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PBS Vietnam War

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Well, I have watched the first 5 episodes of the series. The inflated body counts and the playing down of American KIAs and just dis information brings to light a few situations that come back to me. After flying and back on the roof of the Merlin Hotel we would sit around and talk about where we went and what we hauled. The dreaded KIAs would always come up i the conversations. The number we hauled would always be higher than what was reported on the network news. We were just one of three C-130 groups in country. Add in the "Boos" and Choppers and I see now that they were not reporting any where close to the true numbers of KIAs. I never saw the war as political. My war was tactical and my only interest was putting in the chocs after 16 hours of bouncing off dirt strips. Medicate, sleep a little then do it again the next day. Do that for 15 months then go home. That's what I did. Many of my friends came home and became activist. I just went to work and started a family. I survived mine and moved on. I feel so lucky to have made a good decision and Joined the USAF and been selected to be a Loadmaster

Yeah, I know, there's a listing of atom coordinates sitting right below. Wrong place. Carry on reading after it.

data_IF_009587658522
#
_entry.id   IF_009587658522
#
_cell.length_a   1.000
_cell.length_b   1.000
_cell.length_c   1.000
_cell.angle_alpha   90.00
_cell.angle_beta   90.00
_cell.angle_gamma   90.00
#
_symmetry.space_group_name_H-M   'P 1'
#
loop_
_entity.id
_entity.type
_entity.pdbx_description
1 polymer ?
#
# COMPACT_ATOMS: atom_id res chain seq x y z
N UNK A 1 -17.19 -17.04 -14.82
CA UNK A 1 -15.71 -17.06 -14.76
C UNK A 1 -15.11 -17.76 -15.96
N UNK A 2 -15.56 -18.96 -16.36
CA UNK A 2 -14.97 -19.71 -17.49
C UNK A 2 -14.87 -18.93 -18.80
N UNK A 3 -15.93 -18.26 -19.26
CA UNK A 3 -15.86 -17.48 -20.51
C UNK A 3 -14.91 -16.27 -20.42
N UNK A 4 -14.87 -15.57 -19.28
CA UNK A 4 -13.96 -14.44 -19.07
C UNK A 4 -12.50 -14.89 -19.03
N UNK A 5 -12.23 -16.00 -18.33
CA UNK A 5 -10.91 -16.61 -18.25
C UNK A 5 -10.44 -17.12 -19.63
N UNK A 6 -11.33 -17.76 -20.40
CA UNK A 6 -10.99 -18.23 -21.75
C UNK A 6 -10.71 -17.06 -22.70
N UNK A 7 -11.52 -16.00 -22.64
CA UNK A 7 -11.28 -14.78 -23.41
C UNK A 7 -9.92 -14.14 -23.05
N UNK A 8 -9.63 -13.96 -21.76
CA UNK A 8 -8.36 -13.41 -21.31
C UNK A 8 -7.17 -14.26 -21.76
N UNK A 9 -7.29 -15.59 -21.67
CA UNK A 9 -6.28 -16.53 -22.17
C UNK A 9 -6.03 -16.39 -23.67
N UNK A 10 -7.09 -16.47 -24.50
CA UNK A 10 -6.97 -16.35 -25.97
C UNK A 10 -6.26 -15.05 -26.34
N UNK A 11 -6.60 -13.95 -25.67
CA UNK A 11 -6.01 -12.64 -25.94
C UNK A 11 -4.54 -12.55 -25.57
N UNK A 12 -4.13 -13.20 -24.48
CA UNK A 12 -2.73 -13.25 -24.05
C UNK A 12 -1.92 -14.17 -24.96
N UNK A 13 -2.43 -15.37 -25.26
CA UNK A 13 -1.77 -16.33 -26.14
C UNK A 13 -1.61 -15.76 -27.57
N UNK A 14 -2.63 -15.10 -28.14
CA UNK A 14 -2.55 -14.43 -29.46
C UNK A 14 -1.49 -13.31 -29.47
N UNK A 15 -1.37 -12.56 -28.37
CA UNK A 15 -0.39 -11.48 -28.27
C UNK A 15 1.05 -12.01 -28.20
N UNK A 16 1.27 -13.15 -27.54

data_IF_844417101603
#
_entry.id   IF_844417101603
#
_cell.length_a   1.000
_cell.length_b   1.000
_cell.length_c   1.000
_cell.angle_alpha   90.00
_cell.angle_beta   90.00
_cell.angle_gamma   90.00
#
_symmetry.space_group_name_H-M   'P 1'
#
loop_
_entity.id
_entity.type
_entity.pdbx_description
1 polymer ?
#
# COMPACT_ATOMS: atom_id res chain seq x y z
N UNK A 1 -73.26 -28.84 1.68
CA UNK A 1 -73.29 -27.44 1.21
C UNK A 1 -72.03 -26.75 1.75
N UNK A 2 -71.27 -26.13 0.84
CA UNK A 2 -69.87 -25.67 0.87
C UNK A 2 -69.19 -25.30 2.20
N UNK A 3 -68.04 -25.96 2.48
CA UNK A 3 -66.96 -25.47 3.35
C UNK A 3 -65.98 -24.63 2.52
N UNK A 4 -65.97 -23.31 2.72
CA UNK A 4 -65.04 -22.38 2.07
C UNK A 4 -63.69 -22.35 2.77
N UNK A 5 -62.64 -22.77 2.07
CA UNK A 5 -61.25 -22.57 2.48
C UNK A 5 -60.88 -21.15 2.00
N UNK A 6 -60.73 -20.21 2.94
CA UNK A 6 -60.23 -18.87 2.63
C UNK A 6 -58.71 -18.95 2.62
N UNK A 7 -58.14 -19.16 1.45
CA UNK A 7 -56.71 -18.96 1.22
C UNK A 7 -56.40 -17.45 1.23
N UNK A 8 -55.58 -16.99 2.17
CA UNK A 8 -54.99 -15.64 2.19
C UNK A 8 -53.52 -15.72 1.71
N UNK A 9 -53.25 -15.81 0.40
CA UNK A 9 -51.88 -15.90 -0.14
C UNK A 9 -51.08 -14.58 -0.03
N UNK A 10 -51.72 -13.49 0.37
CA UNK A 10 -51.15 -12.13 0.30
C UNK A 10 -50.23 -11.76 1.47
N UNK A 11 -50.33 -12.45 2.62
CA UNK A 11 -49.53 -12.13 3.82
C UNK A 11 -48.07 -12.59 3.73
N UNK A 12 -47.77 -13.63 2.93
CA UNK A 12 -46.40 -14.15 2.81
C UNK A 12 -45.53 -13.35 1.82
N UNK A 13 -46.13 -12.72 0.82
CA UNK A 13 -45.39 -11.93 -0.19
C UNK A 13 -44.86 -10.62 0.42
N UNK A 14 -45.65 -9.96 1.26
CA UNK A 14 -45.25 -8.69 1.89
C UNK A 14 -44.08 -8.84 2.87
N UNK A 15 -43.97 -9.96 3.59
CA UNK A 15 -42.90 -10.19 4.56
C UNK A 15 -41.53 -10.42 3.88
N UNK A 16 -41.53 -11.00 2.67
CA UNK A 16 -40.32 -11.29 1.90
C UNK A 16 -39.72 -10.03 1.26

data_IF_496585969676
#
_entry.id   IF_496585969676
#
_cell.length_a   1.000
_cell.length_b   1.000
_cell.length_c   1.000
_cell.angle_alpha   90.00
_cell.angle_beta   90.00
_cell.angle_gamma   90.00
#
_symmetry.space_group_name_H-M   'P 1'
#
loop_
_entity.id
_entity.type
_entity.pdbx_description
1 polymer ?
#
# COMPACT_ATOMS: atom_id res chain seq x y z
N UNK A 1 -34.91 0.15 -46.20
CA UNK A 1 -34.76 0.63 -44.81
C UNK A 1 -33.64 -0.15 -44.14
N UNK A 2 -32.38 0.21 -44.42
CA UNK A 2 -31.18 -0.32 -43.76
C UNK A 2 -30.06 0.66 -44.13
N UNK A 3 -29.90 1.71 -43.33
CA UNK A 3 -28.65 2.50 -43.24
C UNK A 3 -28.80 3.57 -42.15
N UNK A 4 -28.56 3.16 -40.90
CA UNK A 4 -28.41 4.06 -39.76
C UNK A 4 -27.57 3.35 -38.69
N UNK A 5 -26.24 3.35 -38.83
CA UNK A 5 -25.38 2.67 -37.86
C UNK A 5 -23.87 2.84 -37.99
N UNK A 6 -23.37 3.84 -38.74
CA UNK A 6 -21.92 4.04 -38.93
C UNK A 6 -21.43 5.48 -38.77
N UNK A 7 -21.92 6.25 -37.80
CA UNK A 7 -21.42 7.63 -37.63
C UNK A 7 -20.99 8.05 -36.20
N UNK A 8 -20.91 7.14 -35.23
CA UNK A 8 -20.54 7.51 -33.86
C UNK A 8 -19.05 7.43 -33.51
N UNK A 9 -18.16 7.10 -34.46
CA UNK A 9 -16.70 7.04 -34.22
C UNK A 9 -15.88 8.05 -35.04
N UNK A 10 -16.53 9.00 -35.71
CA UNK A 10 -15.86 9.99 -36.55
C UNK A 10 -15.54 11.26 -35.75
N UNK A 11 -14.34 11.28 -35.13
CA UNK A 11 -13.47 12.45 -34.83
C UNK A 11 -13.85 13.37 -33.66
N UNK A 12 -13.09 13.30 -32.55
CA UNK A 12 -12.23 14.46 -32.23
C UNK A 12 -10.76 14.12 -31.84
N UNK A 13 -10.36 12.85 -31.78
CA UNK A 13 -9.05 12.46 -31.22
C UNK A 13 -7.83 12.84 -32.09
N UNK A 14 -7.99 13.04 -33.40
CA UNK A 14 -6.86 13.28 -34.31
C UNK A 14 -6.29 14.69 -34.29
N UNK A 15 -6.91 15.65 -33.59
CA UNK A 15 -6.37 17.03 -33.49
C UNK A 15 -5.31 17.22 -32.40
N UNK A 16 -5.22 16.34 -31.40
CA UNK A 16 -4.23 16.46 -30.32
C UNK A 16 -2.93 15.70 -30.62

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Just finished watching Episode 10. After watching all 10 Episodes I now have a much better understanding of just what the hell went on or at least I think I do. My war was Episode 9. Right after I got checked out in country we started hauling load after load up to the Cambodian border. Like I said my war was tactical. I had no interest in the strategy at all. Tie down the load, give a good CG then leave it up to the pilot to land without bending the airplane. I am glad to report that they did just that a little over 700 sorties that I flew. I remember the faces of countless grunts that ran aboard and collapsed on the cargo pallets that I would use for "combat loaded troops". No seats just a flat floor. I knew they had been through a bunch of crap but no idea what the field beyond the dirt strips we worked looked like. This PBS series gives me new respect for these guys. The move into Cambodia gave me a safer war to fly in. Back home all hell was breaking lose in the streets. Did they want me to die. Actually I don't think the care. Like I said my war was tactical. Things seemed to get much calmer after we took out many of their safe havens across the border. My part of the war ended not long after Lam Son 719 where we supported the invasion into Laos. I remember going into base ops and seeing Khe Sanh on the board. I thought it was closed. It was but just reopened to support the Laos operation. I could only remember the stories that Charlie Brault had told me when I first got in country. I can't remember what we hauled but I do remember the approach. Total soup. We did a GCA approach in and broke out of the clouds and luck would have it the runway was right in front of us. I could just imagine the hell around this place 18 months earlier. WE landed and did a speed off load then right back on the runway never to return. A couple of months later I was home. For the last 10 dayz I been watching the PBS series, all 10 episodes. If you have not watched I encourage you to do so. Only a few scenes with C-130s. Seemed like they were all burning. If you were not there and keep the C-130 in the air go read about Spare 617 or Pat hatch and see what real heroes look like. We have cheapened the term Hero. Most of us were not heroes. I get sick of being called that now as people try to make up for the no-welcome we got. Welcome home Hero. I was no hero just a ver good loadmaster that could turn a plane in under 8 minutes and then get back to the roof top of the Merlin Hotel, drink some warm beer then go do it again tomorrow. 700 loads and you get to come home. I just finished Episode 10. The war is finally over. 




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